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Page 1© Crown copyright 2007 Constraining the range of climate sensitivity through the diagnosis of cloud regimes Keith Williams 1 and George Tselioudis 2 1 Met Office, Hadley Centre for Climate Change 2 NASA GISS/Columbia University Williams, K.D. and G. Tselioudis (2007) GCM intercomparison of global cloud regimes: Present day evaluation and climate change response. Clim. Dyn. doi:10.1007/s00382-007-0232-2 ENSEMBLES/CFMIP workshop, Paris, 12/04/07
Page 2© Crown copyright 2007 The challenge! Can aspects of the present-day climate be used to provide an evaluation of GCMs which will constrain the range of climate sensitivity? Many types of evaluation have been proposed for GCMs, however very few have been demonstrated to significantly/tightly constrain the range of climate sensitivity.
Page 3© Crown copyright 2007 Identification of cloud regimes The method uses a daily mean ISCCP cloud amount histograms from each grid-point for 5- years worth of data (from observations and present-day and 2xCO 2 simulations from GCMs). A clustering algorithm is applied to each experiment to effectively group together spatio- temporal grid points with similar cloud top pressure, cloud optical depth and fractional total cloud coverage of the grid-box (following Jakob and Tselioudis, 2003). Several of the resulting clusters are subjectively combined to provide a small set of common cloud regimes from the model and observations. The tropics (20N-20S) and the snow/ice-free extra-tropics (polewards of 20N/S) are considered separately.
Page 4© Crown copyright 2007 ISCCP observational cloud regimes (Tropics)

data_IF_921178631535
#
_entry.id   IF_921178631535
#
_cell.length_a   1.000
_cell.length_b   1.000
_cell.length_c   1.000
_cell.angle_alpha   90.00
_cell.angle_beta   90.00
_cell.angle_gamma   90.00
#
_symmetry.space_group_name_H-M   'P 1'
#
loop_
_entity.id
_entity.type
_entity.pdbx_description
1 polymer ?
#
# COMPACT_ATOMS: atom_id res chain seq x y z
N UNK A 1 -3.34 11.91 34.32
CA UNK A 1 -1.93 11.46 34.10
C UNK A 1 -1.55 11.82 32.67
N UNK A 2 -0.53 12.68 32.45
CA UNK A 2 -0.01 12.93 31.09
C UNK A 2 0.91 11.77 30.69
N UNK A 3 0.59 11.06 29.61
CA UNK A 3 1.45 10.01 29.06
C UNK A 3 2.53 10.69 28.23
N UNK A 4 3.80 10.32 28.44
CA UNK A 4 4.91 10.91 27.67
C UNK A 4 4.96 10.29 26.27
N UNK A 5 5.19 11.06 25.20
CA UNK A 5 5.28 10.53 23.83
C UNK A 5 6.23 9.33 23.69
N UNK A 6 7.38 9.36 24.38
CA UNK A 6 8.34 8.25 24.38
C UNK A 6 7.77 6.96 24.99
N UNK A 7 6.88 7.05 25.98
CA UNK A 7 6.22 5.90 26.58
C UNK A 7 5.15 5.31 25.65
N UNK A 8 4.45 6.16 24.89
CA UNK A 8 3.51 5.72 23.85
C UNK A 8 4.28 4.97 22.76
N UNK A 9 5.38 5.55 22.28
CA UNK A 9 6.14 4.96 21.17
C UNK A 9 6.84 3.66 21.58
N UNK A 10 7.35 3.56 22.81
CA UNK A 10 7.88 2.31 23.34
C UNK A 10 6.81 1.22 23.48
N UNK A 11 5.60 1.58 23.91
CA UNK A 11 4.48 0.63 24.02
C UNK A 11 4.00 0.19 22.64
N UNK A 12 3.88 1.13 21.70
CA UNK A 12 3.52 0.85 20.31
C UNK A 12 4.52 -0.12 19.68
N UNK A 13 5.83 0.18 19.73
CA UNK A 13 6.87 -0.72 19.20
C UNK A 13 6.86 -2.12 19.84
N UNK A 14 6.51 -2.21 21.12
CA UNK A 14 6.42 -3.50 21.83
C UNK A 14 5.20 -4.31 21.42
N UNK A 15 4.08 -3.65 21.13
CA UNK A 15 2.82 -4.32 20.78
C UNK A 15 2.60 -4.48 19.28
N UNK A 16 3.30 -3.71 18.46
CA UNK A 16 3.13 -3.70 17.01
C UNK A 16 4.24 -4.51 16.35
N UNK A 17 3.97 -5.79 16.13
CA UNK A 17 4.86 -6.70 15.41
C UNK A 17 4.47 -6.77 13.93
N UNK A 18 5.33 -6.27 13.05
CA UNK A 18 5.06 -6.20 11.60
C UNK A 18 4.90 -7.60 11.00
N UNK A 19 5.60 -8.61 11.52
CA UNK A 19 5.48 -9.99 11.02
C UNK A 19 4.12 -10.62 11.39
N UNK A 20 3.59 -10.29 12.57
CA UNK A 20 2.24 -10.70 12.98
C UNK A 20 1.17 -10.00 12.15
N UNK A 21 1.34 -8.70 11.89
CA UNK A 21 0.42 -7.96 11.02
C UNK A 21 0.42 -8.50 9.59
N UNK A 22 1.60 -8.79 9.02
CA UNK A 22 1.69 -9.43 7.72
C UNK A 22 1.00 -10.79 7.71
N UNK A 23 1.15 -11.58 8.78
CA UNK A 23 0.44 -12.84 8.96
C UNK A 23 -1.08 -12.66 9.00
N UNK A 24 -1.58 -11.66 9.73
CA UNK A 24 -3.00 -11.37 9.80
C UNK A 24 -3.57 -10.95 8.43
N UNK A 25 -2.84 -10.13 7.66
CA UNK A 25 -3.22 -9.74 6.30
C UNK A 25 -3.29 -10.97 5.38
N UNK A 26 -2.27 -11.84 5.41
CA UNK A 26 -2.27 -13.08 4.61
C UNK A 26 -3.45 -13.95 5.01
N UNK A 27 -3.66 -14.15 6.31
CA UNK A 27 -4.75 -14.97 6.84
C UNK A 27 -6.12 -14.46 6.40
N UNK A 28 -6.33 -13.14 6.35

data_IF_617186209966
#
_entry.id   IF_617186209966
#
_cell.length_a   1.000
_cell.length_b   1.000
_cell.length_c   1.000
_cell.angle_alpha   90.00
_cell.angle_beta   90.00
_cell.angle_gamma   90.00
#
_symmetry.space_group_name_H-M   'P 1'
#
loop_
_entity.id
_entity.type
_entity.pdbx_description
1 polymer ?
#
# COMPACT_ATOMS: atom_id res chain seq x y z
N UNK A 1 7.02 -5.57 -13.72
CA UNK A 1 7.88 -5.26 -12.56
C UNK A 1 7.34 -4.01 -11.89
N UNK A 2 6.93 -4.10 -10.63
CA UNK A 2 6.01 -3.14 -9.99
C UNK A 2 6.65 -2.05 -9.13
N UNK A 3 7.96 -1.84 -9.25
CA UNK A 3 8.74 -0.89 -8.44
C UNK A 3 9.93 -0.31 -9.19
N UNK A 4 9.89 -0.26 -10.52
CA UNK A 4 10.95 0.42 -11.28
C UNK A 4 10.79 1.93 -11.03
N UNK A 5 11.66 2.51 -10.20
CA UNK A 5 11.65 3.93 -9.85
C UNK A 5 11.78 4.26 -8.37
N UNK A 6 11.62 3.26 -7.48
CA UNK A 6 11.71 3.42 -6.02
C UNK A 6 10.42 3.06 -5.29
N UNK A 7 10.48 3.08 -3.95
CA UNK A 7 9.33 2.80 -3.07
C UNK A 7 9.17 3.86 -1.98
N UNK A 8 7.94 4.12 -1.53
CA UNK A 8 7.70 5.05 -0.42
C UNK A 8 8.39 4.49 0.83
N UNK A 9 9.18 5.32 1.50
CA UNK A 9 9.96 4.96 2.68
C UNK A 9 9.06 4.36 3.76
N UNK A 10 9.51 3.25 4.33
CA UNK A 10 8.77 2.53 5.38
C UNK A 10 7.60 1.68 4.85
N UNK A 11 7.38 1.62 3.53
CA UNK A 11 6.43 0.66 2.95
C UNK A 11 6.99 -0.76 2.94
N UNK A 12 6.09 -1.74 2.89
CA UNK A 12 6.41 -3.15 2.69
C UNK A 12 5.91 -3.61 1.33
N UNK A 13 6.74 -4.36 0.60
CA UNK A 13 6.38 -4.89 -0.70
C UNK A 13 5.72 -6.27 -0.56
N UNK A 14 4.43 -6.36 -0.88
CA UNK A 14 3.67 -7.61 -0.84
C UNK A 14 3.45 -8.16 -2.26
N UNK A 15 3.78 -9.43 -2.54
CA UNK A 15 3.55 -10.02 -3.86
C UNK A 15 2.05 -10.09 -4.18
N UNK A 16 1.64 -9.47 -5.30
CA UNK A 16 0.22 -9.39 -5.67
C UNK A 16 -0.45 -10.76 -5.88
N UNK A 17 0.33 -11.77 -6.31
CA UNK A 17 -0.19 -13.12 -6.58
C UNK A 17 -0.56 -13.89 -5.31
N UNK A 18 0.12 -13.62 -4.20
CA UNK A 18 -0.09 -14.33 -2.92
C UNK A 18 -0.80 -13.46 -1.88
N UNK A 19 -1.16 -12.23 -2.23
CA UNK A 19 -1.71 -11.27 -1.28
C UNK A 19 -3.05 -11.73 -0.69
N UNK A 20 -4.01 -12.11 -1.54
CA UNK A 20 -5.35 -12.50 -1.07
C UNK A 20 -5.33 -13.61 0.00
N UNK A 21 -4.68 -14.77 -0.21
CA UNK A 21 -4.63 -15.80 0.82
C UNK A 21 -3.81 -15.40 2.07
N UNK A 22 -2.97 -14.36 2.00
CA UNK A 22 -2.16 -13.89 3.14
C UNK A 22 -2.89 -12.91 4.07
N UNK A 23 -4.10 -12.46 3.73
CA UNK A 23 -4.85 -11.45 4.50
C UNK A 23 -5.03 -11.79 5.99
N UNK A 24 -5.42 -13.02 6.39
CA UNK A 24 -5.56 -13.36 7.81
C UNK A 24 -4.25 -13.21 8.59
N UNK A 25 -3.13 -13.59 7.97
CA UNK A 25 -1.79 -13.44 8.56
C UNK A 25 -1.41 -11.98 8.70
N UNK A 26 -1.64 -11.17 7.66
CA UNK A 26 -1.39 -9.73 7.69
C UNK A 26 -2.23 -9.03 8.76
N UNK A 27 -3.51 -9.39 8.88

Page 5© Crown copyright 2007 ISCCP cluster location
Page 6© Crown copyright 2007 GCM simulated tropical stratocumulus regime
Page 7© Crown copyright 2007 Climate change response In the cloud regime framework, the mean change in cloud radiative forcing can be thought of as having contributions from: A change in the RFO (Relative Frequency of Occurrence) of the regime A change in the CRF (Cloud Radiative Forcing) within the regime (i.e. a change in the tau-CTP space occupied by the regime/development of different clusters).
Page 8© Crown copyright 2007 Response to doubling CO 2 (Tropics) Much of the variation in the tropical cloud response is due to differences in the radiative response of stratocumulus
Page 9© Crown copyright 2007 Global cloud response to 2xCO 2
Page 10© Crown copyright 2007 Potential to constrain the range of climate sensitivity Suggests that if the models were improved to simulate the present-day cloud regimes more realistically, the range of climate sensitivity is likely to be reduced. The method provides a metric which: Is demonstrated to be relevant to the climate sensitivity Implicitly up-weights those regimes which the GCMs suggest are most important for the global cloud radiative response. When decomposed, provides information to model developers regarding which regimes require attention.